January is not the most welcome month to many people in my area due to the cold weather, inclement conditions, and messy roads that come with the month. Though these facts don’t paint the best picture for January, there is one aspect that I have found most positive about January—the fact it also brings with it noticeably longer days and more daylight. This is a huge deal to me because I tend to function much better in the light than the dark.
Daylight and Dysfunction
While noticing the earlier sunrises and later sunsets this past week, my mind wandered a bit to consider others who are seriously affected by the shorter days winter offers. The condition known as Seasonal Affective Disorder (SAD) is very common according to the Mayo Clinic. Symptoms include:
- Severe depression
- Feeling tired
- Craving carbohydrates
- Trouble concentrating
- Sleep issues
Theories suggest lack of light as a major cause for SAD. Though I have never been diagnosed with SAD, I do know changes in the amount of daylight affect my mood and can make me feel depressed for days on end. My way of combating this feeling is to stay active and spend as much time as possible outside.
White as Snow
One aspect of January I observed many years ago was the snow that came with the month also brightened the landscape. Even in the dark, the snow makes things more visible. If the moon is out, it casts shadows across the white blanket on the ground, creating a mosaic of nature’s offerings. While the sight may connote a sense of feeling cold, it can also allow one to reflect on the beauty in the scenery.
The snow on the ground in my area this week made the mornings and evenings appear brighter for longer periods of time. On clear nights when the moon and stars were visible, the landscape sparkled as the snow flakes’ structures caught and reflected the light. To me, the sight was peaceful and offered time to reflect upon the days’ events and be thankful for nature’s blessings.
Red Sunsets of Content
This week also brought many red sunsets to my area. Though Valentine’s Day isn’t for a few weeks, I think God was sending us early Valentine wishes with all the red, pink, and crimson in the skylines. On several of my runs, I watched the sun go down and though the air was cold, I felt warmed by the sight. This made me wonder a bit about colors and how they affect our thoughts.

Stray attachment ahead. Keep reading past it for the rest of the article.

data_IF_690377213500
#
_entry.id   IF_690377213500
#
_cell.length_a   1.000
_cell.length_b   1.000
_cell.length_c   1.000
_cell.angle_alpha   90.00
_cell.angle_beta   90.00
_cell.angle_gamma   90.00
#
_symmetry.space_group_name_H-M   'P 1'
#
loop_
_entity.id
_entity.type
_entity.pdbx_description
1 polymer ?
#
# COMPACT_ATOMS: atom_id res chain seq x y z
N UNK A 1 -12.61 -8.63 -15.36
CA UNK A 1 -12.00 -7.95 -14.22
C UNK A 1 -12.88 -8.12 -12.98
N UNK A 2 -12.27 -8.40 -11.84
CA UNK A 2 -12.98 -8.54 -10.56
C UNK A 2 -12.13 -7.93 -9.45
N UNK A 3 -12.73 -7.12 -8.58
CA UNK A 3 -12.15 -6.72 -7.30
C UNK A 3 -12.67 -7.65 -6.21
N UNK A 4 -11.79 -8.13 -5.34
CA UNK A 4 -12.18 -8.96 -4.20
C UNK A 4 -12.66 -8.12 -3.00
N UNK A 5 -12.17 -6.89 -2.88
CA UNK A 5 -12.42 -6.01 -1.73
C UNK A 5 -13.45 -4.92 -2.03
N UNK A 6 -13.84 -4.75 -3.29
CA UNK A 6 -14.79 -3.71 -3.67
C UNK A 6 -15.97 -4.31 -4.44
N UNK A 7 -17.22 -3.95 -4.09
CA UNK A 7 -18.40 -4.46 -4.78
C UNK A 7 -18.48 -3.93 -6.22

From my days as a landscaper, I know there warm and cool colors. Red, orange, and yellow are considered warm. They connote energy, life, and stimulation. Blue, green, and violet are considered cool colors. They tend to connote calmness and relaxation in the mind.
The designation of warm or cool is related to the color temperature in Kelvin corresponding to any given light’s color. Warm colors actually have a lower temperature on the Kelvin scale than cool colors.
Hope for Brighter Days
All this thinking about light and colors while going through my daily activities gave me hope for brighter days to come. Add to this the prospect of moving one step closer to spring with the arrival of February, and I found the last week of January to be downright invigorating despite the month’s cold and historically bad reputation.
Life is a journey full of perspectives to contemplate and reflect upon. As we travel the miles along the way, we gain understanding and wisdom, which allow us to appreciate more of nature’s changes and the opportunities these changes offer us. While some legs of the journey may not be comfortable or pleasant, they do offer opportunity to build character and be thankful for one’s blessings.
Resources and Related Links
Colors and Thoughts – http://psychology.about.com/od/sensationandperception/a/colorpsych.htm
Color Temperature – http://www.pcmag.com/encyclopedia/term/40005/color-temperature
Seasonal Affective Disorder WebMD– http://www.webmd.com/mental-health/tc/seasonal-affective-disorder-sad-topic-overview
Seasonal Affective Disorder Mayo Clinic- http://www.mayoclinic.org/diseases-conditions/seasonal-affective-disorder/basics/definition/con-20021047
Warm and Cool Colors – http://www.gardening.cornell.edu/homegardening/scenea150.html